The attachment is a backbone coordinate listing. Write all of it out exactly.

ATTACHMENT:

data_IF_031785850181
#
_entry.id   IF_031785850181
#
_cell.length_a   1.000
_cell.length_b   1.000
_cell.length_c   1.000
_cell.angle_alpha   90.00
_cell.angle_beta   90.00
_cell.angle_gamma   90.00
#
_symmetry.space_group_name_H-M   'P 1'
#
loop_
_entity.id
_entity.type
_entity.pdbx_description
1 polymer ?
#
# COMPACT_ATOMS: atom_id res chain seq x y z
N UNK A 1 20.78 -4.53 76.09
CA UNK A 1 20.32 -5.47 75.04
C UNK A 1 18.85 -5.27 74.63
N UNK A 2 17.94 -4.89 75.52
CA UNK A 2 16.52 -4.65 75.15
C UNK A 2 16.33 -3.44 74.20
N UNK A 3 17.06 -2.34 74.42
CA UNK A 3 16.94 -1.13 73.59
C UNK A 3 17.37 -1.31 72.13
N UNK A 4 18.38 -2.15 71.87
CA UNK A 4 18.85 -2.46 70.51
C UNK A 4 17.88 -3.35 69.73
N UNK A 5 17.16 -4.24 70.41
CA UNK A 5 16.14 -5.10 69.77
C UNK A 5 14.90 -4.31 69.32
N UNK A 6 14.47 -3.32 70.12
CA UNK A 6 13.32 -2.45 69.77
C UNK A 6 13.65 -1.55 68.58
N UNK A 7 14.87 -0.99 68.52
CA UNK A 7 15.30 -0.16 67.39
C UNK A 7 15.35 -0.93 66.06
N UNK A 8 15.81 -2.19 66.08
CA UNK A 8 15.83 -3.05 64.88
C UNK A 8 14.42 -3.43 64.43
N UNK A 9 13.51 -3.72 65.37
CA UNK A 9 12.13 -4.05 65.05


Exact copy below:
data_IF_031785850181
#
_entry.id   IF_031785850181
#
_cell.length_a   1.000
_cell.length_b   1.000
_cell.length_c   1.000
_cell.angle_alpha   90.00
_cell.angle_beta   90.00
_cell.angle_gamma   90.00
#
_symmetry.space_group_name_H-M   'P 1'
#
loop_
_entity.id
_entity.type
_entity.pdbx_description
1 polymer ?
#
# COMPACT_ATOMS: atom_id res chain seq x y z
N UNK A 1 20.78 -4.53 76.09
CA UNK A 1 20.32 -5.47 75.04
C UNK A 1 18.85 -5.27 74.63
N UNK A 2 17.94 -4.89 75.52
CA UNK A 2 16.52 -4.65 75.15
C UNK A 2 16.33 -3.44 74.20
N UNK A 3 17.06 -2.34 74.42
CA UNK A 3 16.94 -1.13 73.59
C UNK A 3 17.37 -1.31 72.13
N UNK A 4 18.38 -2.15 71.87
CA UNK A 4 18.85 -2.46 70.51
C UNK A 4 17.88 -3.35 69.73
N UNK A 5 17.16 -4.24 70.41
CA UNK A 5 16.14 -5.10 69.77
C UNK A 5 14.90 -4.31 69.32
N UNK A 6 14.47 -3.32 70.12
CA UNK A 6 13.32 -2.45 69.77
C UNK A 6 13.65 -1.55 68.58
N UNK A 7 14.87 -0.99 68.52
CA UNK A 7 15.30 -0.16 67.39
C UNK A 7 15.35 -0.93 66.06
N UNK A 8 15.81 -2.19 66.08
CA UNK A 8 15.83 -3.05 64.88
C UNK A 8 14.42 -3.43 64.43
N UNK A 9 13.51 -3.72 65.37
CA UNK A 9 12.13 -4.05 65.05